Fall TV In Review, pt. 4: Raising Hope

Raising Hope was one of those shows that came out of nowhere and hit me like a train. At the time, I wasn’t watching any Fox shows, since House has gotten… well… lame, and Glee was – at the time – awful. Furthermore, it was created by the same guy who made My Name is Earl – a series I not only had zero interest in, but actively despised. [Something about Jason Lee sends me into fits of white-hot rage. I don’t understand it, but I don’t need to.] So with all that in mind, I’m not sure why I started watching it; I’m just glad I did.

The show, in a nutshell, is the story of your average under-achieving man-child – Jimmy Chance- who lives at home with his parents (who live at home with a grand-parent), gets a serial killer pregnant, inherits the child, and seeks to give her a better life than his parents gave him. It’s filled with excellent white trash humor, shocking irreverence, and sincere sentimentality. Over it’s first season and a half, it has catapulted from a show that simply filled my time to one of the shows I most look forward to each week.

No doubt the greatest asset to Raising Hope is the supporting cast. Particularly Jimmy’s parents: Burt and Virginia Chance. Burt is played by Garrett Dillahunt – who until now I had only known as smarmy, oily, and/or British. It’s a real testament to his skill then that he plays a “lower, lower, lower middle class” father, who mows lawns for a living and earnestly desires to bring back the mullet and nasty-stache. Virginia is played by Martha Plimpton, who I am hereby declaring a national treasure. I’d only seen her in one episode of Fringe, where she was a small-town sheriff up to her neck in paranormal insanity. But she remains one of the only guest stars on that show I really connected with, or even remember. As Virginia, she is a maid who constantly confuses or mispronounces words, got knocked up at 15, and tries to seem classy while wearing sponges under her armpits. Both of these two are great actors, clearly having tons of fun as a couple of well, idiots, who – against all odds – turned their shotgun wedding/pregnancy into a stable and loving relationship that is both hilarious and touching.

Anyway, as far as this season has been concerned, the show is only looking up. Sure, there have been a few missteps (Sabrina turning out to be a rich girl rebelling against high society seemed a bit forced, and I wasn’t really a fan of how bitchy she was), but there have been a few really great episodes too. Particular high points for me have been Kidnapped (which revealed that Burt was once thought missing for several months, during which Virginia eventually moved on and almost settled down with a really great guy. At the same time, it turned out that Burt was just freaked out and stressed by his family, and needed a getaway. This was all orchestrated by Maw Maw, who secretly loathed Burt), and The Men of New Natesville (which pulled back the curtain on Frank the creepy deli guy, and showed us that he and Jimmy have more in common than anyone thought, and that Frank really isn’t such a bad guy).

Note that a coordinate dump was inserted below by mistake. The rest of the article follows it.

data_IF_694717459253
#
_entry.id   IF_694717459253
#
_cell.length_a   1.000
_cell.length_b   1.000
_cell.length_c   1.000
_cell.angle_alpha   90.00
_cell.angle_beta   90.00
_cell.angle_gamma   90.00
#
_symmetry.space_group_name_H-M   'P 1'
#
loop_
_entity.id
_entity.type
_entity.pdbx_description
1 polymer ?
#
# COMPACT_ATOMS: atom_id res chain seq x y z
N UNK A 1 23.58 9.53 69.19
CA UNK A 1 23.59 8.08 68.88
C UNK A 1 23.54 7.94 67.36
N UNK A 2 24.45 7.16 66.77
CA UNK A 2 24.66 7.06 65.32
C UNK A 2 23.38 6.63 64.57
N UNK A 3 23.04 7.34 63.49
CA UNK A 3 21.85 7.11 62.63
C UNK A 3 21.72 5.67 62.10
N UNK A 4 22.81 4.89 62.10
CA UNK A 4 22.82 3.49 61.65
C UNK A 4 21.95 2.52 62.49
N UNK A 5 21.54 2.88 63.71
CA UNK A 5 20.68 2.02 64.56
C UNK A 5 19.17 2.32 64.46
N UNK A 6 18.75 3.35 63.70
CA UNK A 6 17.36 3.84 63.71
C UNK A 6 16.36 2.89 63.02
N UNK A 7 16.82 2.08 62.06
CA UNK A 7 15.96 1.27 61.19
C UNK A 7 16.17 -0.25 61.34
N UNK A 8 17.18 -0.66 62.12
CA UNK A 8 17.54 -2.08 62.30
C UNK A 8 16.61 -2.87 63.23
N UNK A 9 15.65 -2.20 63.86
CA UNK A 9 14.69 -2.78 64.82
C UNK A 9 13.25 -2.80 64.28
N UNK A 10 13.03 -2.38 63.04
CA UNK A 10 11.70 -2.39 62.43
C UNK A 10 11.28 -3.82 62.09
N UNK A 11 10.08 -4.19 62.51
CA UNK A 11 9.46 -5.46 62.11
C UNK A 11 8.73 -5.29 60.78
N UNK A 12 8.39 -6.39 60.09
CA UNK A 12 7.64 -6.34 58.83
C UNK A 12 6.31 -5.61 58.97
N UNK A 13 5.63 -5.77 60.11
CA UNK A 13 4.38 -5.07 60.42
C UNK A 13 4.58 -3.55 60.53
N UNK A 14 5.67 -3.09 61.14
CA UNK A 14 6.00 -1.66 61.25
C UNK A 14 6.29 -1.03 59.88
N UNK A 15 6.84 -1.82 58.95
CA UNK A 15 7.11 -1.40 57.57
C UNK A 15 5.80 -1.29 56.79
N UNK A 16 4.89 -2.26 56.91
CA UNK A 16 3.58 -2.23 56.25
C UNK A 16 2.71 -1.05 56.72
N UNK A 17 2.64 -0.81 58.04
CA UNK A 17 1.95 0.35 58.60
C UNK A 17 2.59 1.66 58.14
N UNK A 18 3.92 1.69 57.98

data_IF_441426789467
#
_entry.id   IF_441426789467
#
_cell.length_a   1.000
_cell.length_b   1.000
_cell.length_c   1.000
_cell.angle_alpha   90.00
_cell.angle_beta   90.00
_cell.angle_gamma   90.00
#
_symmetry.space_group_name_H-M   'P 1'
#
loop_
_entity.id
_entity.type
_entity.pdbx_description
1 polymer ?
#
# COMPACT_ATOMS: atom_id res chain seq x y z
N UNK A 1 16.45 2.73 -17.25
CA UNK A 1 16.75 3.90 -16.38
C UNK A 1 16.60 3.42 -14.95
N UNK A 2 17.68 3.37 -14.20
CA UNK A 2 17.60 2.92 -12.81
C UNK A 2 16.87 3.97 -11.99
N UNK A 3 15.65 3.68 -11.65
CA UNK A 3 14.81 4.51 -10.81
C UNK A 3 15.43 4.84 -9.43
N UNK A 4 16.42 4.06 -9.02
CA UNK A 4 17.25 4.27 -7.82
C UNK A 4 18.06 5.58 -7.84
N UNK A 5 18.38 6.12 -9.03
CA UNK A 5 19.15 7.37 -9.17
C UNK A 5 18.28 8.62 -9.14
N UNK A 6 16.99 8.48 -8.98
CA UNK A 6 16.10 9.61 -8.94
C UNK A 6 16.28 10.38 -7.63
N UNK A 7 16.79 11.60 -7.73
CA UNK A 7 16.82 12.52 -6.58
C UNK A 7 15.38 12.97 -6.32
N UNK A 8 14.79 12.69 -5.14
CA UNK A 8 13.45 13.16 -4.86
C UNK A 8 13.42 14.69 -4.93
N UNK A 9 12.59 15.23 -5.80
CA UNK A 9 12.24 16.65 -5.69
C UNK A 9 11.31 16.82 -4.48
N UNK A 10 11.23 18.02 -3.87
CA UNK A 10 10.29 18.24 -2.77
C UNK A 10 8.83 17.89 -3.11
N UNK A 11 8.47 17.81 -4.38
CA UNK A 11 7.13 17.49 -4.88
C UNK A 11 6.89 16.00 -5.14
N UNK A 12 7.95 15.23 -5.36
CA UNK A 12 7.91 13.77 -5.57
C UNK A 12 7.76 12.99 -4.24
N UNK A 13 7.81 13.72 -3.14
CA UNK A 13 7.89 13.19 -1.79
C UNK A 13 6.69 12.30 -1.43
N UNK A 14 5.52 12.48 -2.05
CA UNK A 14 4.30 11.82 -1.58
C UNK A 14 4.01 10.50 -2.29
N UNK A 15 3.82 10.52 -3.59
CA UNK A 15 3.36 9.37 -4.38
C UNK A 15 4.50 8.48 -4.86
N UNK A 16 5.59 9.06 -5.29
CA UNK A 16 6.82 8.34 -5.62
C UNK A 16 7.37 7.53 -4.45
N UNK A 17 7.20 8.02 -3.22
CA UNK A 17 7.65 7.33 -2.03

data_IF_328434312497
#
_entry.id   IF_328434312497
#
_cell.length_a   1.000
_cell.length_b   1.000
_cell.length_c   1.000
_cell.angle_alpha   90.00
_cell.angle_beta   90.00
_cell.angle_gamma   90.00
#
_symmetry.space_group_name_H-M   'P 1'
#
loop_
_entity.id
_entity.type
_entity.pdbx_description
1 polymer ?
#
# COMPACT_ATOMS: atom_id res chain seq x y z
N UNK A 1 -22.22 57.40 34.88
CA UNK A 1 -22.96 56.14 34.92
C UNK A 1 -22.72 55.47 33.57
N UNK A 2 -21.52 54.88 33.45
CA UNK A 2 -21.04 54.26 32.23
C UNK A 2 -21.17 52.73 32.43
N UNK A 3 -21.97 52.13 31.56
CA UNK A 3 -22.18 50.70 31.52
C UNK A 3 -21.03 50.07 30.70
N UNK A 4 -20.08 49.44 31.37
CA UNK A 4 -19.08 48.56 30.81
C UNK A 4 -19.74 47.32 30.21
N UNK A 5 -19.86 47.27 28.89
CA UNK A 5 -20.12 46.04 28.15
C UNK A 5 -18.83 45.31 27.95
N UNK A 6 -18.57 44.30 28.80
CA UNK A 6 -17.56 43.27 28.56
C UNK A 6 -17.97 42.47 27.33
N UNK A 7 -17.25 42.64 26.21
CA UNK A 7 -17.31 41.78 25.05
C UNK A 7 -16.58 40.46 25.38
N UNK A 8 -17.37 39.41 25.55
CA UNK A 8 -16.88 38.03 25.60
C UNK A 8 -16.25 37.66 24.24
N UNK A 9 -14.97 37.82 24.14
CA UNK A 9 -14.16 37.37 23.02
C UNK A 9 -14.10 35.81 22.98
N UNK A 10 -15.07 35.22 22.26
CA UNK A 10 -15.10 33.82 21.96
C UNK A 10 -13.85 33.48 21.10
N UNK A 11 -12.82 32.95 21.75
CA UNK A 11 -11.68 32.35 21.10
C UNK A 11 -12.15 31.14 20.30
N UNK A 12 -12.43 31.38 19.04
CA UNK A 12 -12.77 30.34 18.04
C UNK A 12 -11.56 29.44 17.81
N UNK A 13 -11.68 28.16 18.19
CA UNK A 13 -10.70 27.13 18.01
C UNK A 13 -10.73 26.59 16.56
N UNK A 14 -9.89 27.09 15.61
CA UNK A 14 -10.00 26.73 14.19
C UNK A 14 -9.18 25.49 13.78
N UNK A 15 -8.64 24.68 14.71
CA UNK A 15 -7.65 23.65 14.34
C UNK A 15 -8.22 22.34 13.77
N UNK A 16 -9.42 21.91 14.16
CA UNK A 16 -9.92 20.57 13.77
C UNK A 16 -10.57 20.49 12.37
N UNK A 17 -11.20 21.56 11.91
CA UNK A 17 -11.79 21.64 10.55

Raising Hope isn’t high brow. In fact, it’s the very opposite. And yet, it isn’t. I would say that Two and a Half Men is the epitome of a low-brow comedy. The laugh track, the high profile star, the sexist “humor,” etc… all this to me points to a show that is mediocre on virtually level, simply because Americans seem to value mediocre television. Raising Hope does something different and interesting. Rather than portraying the “average” family as upper middle class – or even wealthy – like most sitcoms do, it shows us a family that is straight up poor. This can make the audience uncomfortable. I mean, white people mowing lawns and cleaning toilets?!? Unconscionable! They should be doctors, lawyers, or cops. Duh.

But Raising Hope is able to take “low brow” things like sifting through poop for a golden tooth, and turn it into a story that reveals a lot about the characters: their dreams for the money, their fear of becoming “one of those people,” and the bond they share that keeps them happy even when things are bad enough to consider SIFTING THROUGH POOP FOR GOLD. It takes poop, and turns it into gold. DO YOU SEE WHAT I DID THERE?

Anyway. This show is fantastic, and I highly recommend you try it. It might not be your thing, but at least give it a… CHANCE. Ba dum cha!


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